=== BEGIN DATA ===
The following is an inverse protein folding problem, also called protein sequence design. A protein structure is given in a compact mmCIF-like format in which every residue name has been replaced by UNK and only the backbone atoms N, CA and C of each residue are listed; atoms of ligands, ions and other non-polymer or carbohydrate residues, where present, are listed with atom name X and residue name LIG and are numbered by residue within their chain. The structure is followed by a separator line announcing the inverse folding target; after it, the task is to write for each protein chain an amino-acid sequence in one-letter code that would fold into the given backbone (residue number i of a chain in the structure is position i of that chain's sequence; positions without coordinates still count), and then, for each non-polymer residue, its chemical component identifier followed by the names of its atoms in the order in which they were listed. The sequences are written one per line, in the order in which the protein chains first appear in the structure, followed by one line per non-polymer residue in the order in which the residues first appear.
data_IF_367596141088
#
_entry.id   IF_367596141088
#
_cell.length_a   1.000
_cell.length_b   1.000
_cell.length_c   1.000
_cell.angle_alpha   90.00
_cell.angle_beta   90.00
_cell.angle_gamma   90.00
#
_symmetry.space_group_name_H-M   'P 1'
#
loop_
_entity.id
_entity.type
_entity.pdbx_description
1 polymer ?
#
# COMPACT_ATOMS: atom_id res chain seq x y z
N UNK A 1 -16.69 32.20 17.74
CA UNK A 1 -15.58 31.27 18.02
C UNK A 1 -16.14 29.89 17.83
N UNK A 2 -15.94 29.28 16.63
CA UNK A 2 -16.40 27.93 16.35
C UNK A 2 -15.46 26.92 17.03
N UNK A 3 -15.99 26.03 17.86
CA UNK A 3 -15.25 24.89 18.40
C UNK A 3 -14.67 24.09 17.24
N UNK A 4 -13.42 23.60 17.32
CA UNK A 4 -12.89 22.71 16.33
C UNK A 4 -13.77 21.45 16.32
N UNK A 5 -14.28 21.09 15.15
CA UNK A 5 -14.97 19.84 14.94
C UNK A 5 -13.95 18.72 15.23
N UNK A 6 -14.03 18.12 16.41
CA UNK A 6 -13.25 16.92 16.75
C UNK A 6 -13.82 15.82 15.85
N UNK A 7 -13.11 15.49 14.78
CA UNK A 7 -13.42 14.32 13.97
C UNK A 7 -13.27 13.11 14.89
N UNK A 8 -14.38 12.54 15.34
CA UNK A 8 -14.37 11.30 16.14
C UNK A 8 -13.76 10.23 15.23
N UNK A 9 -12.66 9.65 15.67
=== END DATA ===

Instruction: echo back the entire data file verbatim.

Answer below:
The following is an inverse protein folding problem, also called protein sequence design. A protein structure is given in a compact mmCIF-like format in which every residue name has been replaced by UNK and only the backbone atoms N, CA and C of each residue are listed; atoms of ligands, ions and other non-polymer or carbohydrate residues, where present, are listed with atom name X and residue name LIG and are numbered by residue within their chain. The structure is followed by a separator line announcing the inverse folding target; after it, the task is to write for each protein chain an amino-acid sequence in one-letter code that would fold into the given backbone (residue number i of a chain in the structure is position i of that chain's sequence; positions without coordinates still count), and then, for each non-polymer residue, its chemical component identifier followed by the names of its atoms in the order in which they were listed. The sequences are written one per line, in the order in which the protein chains first appear in the structure, followed by one line per non-polymer residue in the order in which the residues first appear.
data_IF_367596141088
#
_entry.id   IF_367596141088
#
_cell.length_a   1.000
_cell.length_b   1.000
_cell.length_c   1.000
_cell.angle_alpha   90.00
_cell.angle_beta   90.00
_cell.angle_gamma   90.00
#
_symmetry.space_group_name_H-M   'P 1'
#
loop_
_entity.id
_entity.type
_entity.pdbx_description
1 polymer ?
#
# COMPACT_ATOMS: atom_id res chain seq x y z
N UNK A 1 -16.69 32.20 17.74
CA UNK A 1 -15.58 31.27 18.02
C UNK A 1 -16.14 29.89 17.83
N UNK A 2 -15.94 29.28 16.63
CA UNK A 2 -16.40 27.93 16.35
C UNK A 2 -15.46 26.92 17.03
N UNK A 3 -15.99 26.03 17.86
CA UNK A 3 -15.25 24.89 18.40
C UNK A 3 -14.67 24.09 17.24
N UNK A 4 -13.42 23.60 17.32
CA UNK A 4 -12.89 22.71 16.33
C UNK A 4 -13.77 21.45 16.32
N UNK A 5 -14.28 21.09 15.15
CA UNK A 5 -14.97 19.84 14.94
C UNK A 5 -13.95 18.72 15.23
N UNK A 6 -14.03 18.12 16.41
CA UNK A 6 -13.25 16.92 16.75
C UNK A 6 -13.82 15.82 15.85
N UNK A 7 -13.11 15.49 14.78
CA UNK A 7 -13.42 14.32 13.97
C UNK A 7 -13.27 13.11 14.89
N UNK A 8 -14.38 12.54 15.34
CA UNK A 8 -14.37 11.30 16.14
C UNK A 8 -13.76 10.23 15.23
N UNK A 9 -12.66 9.65 15.67